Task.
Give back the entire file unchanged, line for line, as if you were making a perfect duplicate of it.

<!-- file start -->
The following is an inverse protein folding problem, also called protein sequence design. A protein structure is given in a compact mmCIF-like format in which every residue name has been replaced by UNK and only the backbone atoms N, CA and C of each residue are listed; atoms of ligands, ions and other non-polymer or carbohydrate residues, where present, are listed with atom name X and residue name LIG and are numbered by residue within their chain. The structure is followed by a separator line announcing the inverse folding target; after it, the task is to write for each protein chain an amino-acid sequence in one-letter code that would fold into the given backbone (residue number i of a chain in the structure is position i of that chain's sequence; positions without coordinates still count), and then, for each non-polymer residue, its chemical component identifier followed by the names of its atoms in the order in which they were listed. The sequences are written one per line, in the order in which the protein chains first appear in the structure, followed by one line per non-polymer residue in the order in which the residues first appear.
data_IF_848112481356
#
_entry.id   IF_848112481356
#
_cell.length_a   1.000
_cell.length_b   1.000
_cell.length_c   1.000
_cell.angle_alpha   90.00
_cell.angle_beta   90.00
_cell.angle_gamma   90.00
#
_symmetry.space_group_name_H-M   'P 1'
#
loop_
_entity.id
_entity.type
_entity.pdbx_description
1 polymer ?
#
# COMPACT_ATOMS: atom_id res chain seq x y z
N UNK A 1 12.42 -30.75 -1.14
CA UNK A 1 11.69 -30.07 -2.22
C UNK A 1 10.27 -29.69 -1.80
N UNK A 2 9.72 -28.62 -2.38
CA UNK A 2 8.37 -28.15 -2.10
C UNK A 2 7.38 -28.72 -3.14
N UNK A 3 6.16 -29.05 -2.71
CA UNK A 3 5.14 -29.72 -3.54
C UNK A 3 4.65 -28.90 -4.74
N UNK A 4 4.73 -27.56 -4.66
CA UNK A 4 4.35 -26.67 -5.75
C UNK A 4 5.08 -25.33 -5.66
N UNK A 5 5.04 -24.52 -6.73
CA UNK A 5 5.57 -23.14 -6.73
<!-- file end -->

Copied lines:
The following is an inverse protein folding problem, also called protein sequence design. A protein structure is given in a compact mmCIF-like format in which every residue name has been replaced by UNK and only the backbone atoms N, CA and C of each residue are listed; atoms of ligands, ions and other non-polymer or carbohydrate residues, where present, are listed with atom name X and residue name LIG and are numbered by residue within their chain. The structure is followed by a separator line announcing the inverse folding target; after it, the task is to write for each protein chain an amino-acid sequence in one-letter code that would fold into the given backbone (residue number i of a chain in the structure is position i of that chain's sequence; positions without coordinates still count), and then, for each non-polymer residue, its chemical component identifier followed by the names of its atoms in the order in which they were listed. The sequences are written one per line, in the order in which the protein chains first appear in the structure, followed by one line per non-polymer residue in the order in which the residues first appear.
data_IF_848112481356
#
_entry.id   IF_848112481356
#
_cell.length_a   1.000
_cell.length_b   1.000
_cell.length_c   1.000
_cell.angle_alpha   90.00
_cell.angle_beta   90.00
_cell.angle_gamma   90.00
#
_symmetry.space_group_name_H-M   'P 1'
#
loop_
_entity.id
_entity.type
_entity.pdbx_description
1 polymer ?
#
# COMPACT_ATOMS: atom_id res chain seq x y z
N UNK A 1 12.42 -30.75 -1.14
CA UNK A 1 11.69 -30.07 -2.22
C UNK A 1 10.27 -29.69 -1.80
N UNK A 2 9.72 -28.62 -2.38
CA UNK A 2 8.37 -28.15 -2.10
C UNK A 2 7.38 -28.72 -3.14
N UNK A 3 6.16 -29.05 -2.71
CA UNK A 3 5.14 -29.72 -3.54
C UNK A 3 4.65 -28.90 -4.74
N UNK A 4 4.73 -27.56 -4.66
CA UNK A 4 4.35 -26.67 -5.75
C UNK A 4 5.08 -25.33 -5.66
N UNK A 5 5.04 -24.52 -6.73
CA UNK A 5 5.57 -23.14 -6.73